Celebrating Life, Warts and All
Sania Hashmi
SMOKE WITHOUT FIRE: PORTRAITS OF PRE-PARTITION DELHI by Abdul Rahman Siddiqi Aakar Books, 2012, 306 pp., 695
March 2012, volume 36, No 3

Abdul Rahman Siddiqi belongs to the rare, and now practically invisible, Dilliwallas who were born and brought up in Delhi. He belongs to the Dilli Punjabi Saudagran community which migrated to Delhi from Panipat during the reign of Shah Jahan, to settle as a trading community. This book celebrates the people, the food and the history and culture of the city before India’s Partition. It also highlights the seamier side of the city such as its red light districts or the communal divide at the time of Partition.

For this breed of Dilliwallas, Delhi was not just a city but a friend, a confidante with whom they played youthful pranks or shared their secrets. The people of this city had witnessed the worst of times during the revolt of 1857, and now, along with the rest of the country, were dreaming of Independence-an idea that would have appeared impossible to previous generations.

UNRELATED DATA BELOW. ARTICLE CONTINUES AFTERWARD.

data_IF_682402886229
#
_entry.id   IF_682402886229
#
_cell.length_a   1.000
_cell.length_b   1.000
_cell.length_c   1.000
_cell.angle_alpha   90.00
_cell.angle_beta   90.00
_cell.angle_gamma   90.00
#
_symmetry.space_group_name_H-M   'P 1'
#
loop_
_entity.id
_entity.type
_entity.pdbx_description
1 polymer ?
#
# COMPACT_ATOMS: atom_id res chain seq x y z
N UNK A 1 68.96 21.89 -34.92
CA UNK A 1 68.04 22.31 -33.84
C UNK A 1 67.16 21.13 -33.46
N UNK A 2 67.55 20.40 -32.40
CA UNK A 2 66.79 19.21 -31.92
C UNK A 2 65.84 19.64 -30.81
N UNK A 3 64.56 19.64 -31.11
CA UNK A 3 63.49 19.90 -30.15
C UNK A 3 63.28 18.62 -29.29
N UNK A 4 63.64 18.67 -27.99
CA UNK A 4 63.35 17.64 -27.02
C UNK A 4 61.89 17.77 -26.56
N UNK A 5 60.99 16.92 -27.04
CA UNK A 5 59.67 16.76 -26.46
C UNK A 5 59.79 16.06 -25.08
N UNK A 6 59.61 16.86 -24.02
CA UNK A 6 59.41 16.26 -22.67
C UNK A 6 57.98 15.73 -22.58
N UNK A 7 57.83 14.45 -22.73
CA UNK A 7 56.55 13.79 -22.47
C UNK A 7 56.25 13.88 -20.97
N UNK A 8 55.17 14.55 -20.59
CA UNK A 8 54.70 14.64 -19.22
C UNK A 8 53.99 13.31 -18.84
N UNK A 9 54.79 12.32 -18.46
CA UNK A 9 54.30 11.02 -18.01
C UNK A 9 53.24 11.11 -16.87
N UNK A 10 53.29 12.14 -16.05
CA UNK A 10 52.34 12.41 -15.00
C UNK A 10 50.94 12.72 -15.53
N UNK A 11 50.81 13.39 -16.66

Smoke Without Fire covers the author’s life in the city from 1924 to 1947. He takes us into parts of the city which till date remain largely hidden and unexplored. The book intertwines political turmoil in the city with the everyday life of a typical Old Delhi family. The family and the city are extensions of each other. What the city goes through, the family too must suffer. The book is also a document of how the two fight their lone battles and don’t seem to give up.

Continue reading this review